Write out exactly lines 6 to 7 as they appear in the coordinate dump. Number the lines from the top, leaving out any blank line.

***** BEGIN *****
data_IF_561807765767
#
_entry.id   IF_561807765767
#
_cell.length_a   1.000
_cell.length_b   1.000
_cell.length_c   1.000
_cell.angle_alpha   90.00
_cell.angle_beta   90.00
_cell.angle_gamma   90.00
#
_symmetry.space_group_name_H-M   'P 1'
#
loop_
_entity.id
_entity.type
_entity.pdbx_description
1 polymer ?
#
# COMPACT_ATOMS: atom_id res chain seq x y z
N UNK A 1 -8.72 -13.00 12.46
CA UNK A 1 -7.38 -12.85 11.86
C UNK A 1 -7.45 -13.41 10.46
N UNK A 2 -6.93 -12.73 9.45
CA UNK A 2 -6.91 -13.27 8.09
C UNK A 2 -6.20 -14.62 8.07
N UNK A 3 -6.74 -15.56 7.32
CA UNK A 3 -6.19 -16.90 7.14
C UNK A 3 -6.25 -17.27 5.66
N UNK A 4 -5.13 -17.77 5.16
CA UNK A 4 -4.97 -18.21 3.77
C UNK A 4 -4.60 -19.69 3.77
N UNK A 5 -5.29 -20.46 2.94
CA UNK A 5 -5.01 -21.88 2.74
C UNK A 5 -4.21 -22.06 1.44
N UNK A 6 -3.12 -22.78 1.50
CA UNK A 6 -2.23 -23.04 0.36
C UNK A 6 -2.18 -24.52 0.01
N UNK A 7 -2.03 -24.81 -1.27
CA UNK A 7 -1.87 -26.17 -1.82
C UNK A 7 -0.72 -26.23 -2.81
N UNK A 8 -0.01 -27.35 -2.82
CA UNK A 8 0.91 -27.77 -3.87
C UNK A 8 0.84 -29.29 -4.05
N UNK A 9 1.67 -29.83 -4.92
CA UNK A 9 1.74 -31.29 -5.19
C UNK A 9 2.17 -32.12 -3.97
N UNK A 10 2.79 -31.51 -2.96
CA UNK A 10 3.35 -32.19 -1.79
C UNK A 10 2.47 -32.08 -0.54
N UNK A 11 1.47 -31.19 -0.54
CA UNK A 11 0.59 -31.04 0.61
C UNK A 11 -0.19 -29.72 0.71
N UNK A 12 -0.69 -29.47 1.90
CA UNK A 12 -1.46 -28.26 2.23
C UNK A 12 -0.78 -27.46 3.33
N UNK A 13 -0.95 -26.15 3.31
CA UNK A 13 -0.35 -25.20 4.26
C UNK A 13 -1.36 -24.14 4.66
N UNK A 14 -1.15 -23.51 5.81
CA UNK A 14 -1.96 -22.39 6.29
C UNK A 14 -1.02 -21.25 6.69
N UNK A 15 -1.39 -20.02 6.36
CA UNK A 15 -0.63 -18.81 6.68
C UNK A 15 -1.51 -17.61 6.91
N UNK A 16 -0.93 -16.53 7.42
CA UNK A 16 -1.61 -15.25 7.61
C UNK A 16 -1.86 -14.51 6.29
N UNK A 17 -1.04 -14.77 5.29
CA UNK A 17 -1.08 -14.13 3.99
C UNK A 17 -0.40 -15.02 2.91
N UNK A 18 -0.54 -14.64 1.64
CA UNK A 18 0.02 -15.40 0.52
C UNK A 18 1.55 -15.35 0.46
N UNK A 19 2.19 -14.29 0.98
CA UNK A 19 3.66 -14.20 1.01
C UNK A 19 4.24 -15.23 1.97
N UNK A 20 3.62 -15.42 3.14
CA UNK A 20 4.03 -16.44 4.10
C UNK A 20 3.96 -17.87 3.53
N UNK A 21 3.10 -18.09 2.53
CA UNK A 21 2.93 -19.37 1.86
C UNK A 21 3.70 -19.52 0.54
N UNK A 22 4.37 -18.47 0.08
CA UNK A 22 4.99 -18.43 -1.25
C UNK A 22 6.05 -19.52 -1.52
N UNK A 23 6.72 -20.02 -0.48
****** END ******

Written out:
_cell.length_b   1.000
_cell.length_c   1.000